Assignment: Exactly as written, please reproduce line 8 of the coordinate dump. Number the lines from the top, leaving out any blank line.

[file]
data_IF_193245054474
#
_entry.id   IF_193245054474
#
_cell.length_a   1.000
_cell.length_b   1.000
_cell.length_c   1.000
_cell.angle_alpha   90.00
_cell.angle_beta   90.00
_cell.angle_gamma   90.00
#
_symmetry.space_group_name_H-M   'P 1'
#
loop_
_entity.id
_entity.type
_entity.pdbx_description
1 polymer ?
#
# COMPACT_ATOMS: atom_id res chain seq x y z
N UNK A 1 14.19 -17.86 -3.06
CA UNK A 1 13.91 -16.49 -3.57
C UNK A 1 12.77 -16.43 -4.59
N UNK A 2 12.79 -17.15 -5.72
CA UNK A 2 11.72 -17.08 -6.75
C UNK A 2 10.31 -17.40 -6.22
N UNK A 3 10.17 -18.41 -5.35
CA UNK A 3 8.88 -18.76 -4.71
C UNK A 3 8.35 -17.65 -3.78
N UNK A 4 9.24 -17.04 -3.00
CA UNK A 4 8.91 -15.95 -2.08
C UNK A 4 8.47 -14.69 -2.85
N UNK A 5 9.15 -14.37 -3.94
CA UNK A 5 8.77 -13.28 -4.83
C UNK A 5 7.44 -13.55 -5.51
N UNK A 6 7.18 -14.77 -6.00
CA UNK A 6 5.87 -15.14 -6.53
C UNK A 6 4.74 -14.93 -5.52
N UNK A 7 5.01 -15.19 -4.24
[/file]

_cell.angle_alpha   90.00